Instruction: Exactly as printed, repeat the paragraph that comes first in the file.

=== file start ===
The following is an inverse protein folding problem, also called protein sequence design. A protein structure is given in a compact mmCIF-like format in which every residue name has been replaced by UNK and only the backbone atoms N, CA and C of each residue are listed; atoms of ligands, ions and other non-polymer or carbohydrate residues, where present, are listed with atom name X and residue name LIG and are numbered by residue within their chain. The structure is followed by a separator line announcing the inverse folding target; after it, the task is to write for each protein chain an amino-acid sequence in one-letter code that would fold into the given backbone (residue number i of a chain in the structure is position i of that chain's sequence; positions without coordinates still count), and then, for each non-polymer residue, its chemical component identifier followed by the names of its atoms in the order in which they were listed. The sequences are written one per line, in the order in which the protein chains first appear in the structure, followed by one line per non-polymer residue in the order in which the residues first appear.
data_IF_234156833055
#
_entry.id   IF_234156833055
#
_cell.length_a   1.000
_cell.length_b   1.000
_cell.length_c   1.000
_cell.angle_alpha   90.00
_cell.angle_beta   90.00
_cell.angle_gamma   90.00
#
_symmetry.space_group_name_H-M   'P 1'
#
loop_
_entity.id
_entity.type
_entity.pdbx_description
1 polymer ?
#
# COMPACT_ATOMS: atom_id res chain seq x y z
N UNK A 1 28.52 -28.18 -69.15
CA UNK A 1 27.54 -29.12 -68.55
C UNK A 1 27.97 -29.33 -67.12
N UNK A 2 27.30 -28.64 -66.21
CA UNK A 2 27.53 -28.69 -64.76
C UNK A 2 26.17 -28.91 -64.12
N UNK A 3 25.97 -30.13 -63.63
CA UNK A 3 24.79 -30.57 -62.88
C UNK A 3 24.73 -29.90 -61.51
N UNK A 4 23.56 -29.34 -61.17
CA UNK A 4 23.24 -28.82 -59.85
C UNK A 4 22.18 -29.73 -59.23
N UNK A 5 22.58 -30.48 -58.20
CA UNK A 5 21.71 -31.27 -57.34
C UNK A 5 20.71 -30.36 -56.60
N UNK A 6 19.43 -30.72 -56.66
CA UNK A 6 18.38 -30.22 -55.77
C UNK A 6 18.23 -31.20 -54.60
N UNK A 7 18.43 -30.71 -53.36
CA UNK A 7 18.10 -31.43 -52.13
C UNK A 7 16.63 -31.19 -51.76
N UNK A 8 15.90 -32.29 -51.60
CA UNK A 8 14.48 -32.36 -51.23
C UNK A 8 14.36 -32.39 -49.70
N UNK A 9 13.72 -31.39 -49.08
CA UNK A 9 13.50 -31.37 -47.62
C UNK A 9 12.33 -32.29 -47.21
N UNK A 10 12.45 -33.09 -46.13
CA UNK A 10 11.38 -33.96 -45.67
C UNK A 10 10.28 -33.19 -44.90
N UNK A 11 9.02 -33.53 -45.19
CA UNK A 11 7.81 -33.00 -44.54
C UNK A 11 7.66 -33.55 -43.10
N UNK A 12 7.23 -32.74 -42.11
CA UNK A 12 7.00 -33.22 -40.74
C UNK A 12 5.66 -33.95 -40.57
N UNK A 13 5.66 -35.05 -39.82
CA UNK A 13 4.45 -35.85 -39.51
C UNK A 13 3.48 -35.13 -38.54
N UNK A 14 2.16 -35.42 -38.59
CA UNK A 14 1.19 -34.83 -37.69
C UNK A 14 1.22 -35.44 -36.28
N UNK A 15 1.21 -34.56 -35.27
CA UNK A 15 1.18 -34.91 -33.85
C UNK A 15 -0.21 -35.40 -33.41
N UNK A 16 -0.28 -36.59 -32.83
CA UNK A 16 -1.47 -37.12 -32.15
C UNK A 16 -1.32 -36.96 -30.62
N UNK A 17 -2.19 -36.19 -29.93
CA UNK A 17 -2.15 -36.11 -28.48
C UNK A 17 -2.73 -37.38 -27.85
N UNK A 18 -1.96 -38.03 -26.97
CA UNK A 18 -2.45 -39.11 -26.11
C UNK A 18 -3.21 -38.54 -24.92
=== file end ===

The following is an inverse protein folding problem, also called protein sequence design. A protein structure is given in a compact mmCIF-like format in which every residue name has been replaced by UNK and only the backbone atoms N, CA and C of each residue are listed; atoms of ligands, ions and other non-polymer or carbohydrate residues, where present, are listed with atom name X and residue name LIG and are numbered by residue within their chain. The structure is followed by a separator line announcing the inverse folding target; after it, the task is to write for each protein chain an amino-acid sequence in one-letter code that would fold into the given backbone (residue number i of a chain in the structure is position i of that chain's sequence; positions without coordinates still count), and then, for each non-polymer residue, its chemical component identifier followed by the names of its atoms in the order in which they were listed. The sequences are written one per line, in the order in which the protein chains first appear in the structure, followed by one line per non-polymer residue in the order in which the residues first appear.